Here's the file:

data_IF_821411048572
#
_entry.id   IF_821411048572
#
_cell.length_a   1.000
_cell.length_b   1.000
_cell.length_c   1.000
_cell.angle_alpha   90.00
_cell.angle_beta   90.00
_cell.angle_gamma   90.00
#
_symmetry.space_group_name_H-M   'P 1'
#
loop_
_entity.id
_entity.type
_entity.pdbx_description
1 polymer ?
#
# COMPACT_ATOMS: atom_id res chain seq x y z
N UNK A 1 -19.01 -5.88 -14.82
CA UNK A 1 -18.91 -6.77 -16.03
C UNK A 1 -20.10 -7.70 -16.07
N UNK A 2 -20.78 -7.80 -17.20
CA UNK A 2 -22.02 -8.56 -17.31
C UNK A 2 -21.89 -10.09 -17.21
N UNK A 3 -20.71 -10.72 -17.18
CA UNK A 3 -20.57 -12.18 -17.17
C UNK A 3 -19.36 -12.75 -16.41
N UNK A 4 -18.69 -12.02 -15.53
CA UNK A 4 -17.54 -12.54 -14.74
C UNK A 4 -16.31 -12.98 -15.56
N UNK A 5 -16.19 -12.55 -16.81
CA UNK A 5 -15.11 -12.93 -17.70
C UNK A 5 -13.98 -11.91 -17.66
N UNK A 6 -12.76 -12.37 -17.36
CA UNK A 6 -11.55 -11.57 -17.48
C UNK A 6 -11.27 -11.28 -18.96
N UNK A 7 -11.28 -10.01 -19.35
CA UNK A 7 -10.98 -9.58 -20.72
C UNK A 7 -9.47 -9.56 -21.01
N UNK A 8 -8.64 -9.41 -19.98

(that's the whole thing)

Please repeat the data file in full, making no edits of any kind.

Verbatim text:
data_IF_821411048572
#
_entry.id   IF_821411048572
#
_cell.length_a   1.000
_cell.length_b   1.000
_cell.length_c   1.000
_cell.angle_alpha   90.00
_cell.angle_beta   90.00
_cell.angle_gamma   90.00
#
_symmetry.space_group_name_H-M   'P 1'
#
loop_
_entity.id
_entity.type
_entity.pdbx_description
1 polymer ?
#
# COMPACT_ATOMS: atom_id res chain seq x y z
N UNK A 1 -19.01 -5.88 -14.82
CA UNK A 1 -18.91 -6.77 -16.03
C UNK A 1 -20.10 -7.70 -16.07
N UNK A 2 -20.78 -7.80 -17.20
CA UNK A 2 -22.02 -8.56 -17.31
C UNK A 2 -21.89 -10.09 -17.21
N UNK A 3 -20.71 -10.72 -17.18
CA UNK A 3 -20.57 -12.18 -17.17
C UNK A 3 -19.36 -12.75 -16.41
N UNK A 4 -18.69 -12.02 -15.53
CA UNK A 4 -17.54 -12.54 -14.74
C UNK A 4 -16.31 -12.98 -15.56
N UNK A 5 -16.19 -12.55 -16.81
CA UNK A 5 -15.11 -12.93 -17.70
C UNK A 5 -13.98 -11.91 -17.66
N UNK A 6 -12.76 -12.37 -17.36
CA UNK A 6 -11.55 -11.57 -17.48
C UNK A 6 -11.27 -11.28 -18.96
N UNK A 7 -11.28 -10.01 -19.35
CA UNK A 7 -10.98 -9.58 -20.72
C UNK A 7 -9.47 -9.56 -21.01
N UNK A 8 -8.64 -9.41 -19.98